Religion and the muhibah legacy

We can use our religious values as guidance on how to live harmoniously and peacefully with each other.

MUHIBAH, in the Malaysian context, is a word enriched with its own meaning and is historically important to the nation. Many purely associate the word with an Arabic word “hub” which is the root word for mahabbah meaning love, but it is simply not enough to explain the exact definition of the concept in relation to its importance in Malaysian history.

Muhibah was discussed at length by Dr Kamar Oniah Kamarul Zaman in her book Religion and Pluralistic Co-Existence: The Muhibah Perspec­tive.

She stresses, “…muhibah is not merely an act or a few isolated gallant deeds; rather muhibah is a spirit, a spirit of togetherness, a culture of sincere and appreciative co-existence with sensitivity towards fellow citizens and fellow beings, a kinship and fellowship among the people of this nation, Malaysia.

Muhibah is therefore based on willing and sincere acceptance of the other, of genuine respect for the other, of the fellowship of citizens and the kinship of humanity”.

This rich understanding of muhibah is indeed important and must be set as the basic foundation of interaction among the different religious adherents in Malaysia.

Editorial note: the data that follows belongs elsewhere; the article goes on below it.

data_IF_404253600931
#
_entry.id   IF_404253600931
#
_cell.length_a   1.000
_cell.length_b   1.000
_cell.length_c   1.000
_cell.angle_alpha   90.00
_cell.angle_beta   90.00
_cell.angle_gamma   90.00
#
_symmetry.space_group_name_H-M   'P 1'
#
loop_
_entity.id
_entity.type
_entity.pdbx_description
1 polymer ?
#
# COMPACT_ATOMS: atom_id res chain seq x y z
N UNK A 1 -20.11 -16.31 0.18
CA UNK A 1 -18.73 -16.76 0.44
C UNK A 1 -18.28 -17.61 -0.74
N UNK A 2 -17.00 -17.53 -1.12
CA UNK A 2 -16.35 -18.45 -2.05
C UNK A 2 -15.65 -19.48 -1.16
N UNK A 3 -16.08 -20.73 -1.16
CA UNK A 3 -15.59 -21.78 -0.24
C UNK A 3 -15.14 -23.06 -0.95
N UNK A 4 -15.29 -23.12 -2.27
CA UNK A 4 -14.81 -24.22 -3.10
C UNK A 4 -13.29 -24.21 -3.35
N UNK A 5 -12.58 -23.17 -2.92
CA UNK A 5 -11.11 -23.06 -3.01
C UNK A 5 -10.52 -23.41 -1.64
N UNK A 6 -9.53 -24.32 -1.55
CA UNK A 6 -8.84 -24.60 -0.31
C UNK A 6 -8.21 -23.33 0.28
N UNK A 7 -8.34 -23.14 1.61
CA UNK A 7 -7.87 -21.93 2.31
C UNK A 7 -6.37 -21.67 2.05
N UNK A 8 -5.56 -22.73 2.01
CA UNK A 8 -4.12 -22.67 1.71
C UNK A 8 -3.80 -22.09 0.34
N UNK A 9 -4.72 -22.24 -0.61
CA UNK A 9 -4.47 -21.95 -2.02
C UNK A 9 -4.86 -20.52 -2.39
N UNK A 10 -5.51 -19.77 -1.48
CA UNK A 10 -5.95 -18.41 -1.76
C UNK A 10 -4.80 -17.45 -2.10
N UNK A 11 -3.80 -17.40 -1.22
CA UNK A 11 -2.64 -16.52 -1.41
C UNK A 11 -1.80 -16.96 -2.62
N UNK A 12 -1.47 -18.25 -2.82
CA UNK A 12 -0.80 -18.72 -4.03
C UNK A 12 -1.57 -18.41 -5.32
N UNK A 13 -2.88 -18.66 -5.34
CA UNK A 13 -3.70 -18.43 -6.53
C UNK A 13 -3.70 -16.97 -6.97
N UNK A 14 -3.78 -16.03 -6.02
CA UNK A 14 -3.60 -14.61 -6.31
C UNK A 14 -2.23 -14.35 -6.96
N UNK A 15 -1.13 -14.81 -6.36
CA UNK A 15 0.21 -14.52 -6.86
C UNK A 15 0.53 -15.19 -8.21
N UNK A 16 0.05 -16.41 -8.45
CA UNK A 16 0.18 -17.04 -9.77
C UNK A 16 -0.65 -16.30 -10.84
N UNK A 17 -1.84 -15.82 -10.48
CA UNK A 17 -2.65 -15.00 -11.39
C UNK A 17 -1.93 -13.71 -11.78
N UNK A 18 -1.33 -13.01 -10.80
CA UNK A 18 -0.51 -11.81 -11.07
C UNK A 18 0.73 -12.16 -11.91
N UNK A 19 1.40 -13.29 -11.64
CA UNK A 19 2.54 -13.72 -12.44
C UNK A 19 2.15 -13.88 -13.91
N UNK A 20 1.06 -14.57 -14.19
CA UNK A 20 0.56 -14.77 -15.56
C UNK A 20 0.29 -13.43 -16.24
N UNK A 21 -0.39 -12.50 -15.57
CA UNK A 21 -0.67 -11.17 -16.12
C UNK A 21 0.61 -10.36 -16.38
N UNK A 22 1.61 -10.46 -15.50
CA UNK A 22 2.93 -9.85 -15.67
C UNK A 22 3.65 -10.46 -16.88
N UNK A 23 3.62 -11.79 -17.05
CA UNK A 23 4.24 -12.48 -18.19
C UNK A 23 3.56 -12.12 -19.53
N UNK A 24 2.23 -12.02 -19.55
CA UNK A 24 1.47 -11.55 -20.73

Muhibah is set upon the premise that there must be sincere acceptance of differences.

In the context of religion and pluralistic co-existence in Malaysia, each religion has its own worldview and value system that are different from one another.

In essence, religions differ in the theological perspectives. Many religious leaders also agree that theologically, the religious worldviews that frame the understanding of the individuals who embrace a particular religion are different from one another.

In Islam for example, the acknowledgement of the differences among religions is mentioned in the Quran:

For you is your religion, and for me is my religion. (Chapter 109: Verse 6)

However, the distinctions that exist among religions in this dimension should not stop religious followers from effectively playing their role in addressing issues and problems that affect mankind in the world today.

by Enizahura Abdul Aziz.

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